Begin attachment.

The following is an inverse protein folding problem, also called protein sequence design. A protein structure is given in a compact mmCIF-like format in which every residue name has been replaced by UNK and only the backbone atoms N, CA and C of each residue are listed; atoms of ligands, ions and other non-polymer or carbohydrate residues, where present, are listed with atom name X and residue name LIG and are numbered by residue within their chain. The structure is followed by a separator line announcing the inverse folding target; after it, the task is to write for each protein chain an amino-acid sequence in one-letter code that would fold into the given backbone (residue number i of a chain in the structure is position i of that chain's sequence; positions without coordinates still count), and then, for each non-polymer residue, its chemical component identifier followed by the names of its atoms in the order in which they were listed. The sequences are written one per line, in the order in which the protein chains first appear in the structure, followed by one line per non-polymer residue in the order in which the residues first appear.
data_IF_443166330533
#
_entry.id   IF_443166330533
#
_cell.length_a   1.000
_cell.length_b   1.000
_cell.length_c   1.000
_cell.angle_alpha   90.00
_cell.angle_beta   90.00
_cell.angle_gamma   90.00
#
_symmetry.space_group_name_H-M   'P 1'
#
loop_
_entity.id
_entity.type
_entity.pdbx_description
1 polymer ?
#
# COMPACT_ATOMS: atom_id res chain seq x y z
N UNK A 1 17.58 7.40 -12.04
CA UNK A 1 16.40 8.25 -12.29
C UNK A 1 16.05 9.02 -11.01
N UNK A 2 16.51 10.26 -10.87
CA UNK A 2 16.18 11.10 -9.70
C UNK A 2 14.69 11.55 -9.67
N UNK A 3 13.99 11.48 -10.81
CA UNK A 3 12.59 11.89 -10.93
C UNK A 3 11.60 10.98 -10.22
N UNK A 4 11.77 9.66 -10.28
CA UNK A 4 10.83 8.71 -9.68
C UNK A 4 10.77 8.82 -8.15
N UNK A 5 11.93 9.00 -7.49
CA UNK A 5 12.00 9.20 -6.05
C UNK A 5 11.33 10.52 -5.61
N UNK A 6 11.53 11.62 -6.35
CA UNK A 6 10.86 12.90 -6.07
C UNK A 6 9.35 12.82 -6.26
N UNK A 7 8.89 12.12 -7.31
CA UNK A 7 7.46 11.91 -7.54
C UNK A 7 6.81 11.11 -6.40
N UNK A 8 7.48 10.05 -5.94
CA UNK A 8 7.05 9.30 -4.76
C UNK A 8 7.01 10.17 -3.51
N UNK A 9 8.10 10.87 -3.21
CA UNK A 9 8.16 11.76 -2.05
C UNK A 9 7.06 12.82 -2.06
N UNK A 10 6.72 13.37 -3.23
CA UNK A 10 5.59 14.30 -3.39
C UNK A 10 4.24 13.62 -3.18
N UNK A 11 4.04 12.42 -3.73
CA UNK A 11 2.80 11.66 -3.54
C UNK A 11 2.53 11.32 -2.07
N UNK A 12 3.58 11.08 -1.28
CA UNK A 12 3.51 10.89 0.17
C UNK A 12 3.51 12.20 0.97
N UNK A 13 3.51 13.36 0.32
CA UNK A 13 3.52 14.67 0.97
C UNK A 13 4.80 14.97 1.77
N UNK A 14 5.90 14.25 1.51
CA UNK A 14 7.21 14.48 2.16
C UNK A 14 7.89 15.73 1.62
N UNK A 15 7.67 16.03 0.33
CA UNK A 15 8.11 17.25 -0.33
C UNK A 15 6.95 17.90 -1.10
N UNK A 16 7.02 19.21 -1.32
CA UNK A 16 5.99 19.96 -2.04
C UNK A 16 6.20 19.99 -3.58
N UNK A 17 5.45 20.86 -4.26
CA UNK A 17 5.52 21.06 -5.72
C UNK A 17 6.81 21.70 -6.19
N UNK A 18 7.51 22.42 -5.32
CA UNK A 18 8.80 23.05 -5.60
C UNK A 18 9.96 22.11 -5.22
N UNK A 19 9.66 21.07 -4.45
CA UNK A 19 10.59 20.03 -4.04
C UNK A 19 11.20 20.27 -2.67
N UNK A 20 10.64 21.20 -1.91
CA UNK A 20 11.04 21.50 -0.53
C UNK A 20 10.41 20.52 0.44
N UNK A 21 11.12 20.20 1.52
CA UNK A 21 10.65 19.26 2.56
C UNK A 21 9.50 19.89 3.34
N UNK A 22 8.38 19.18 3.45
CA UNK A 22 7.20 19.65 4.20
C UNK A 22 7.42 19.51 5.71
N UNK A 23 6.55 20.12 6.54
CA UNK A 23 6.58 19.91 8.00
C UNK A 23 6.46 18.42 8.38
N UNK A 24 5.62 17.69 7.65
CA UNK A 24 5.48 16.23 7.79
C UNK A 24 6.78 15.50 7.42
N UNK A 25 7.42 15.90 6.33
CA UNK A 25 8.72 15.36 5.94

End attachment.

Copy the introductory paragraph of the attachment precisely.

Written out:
The following is an inverse protein folding problem, also called protein sequence design. A protein structure is given in a compact mmCIF-like format in which every residue name has been replaced by UNK and only the backbone atoms N, CA and C of each residue are listed; atoms of ligands, ions and other non-polymer or carbohydrate residues, where present, are listed with atom name X and residue name LIG and are numbered by residue within their chain. The structure is followed by a separator line announcing the inverse folding target; after it, the task is to write for each protein chain an amino-acid sequence in one-letter code that would fold into the given backbone (residue number i of a chain in the structure is position i of that chain's sequence; positions without coordinates still count), and then, for each non-polymer residue, its chemical component identifier followed by the names of its atoms in the order in which they were listed. The sequences are written one per line, in the order in which the protein chains first appear in the structure, followed by one line per non-polymer residue in the order in which the residues first appear.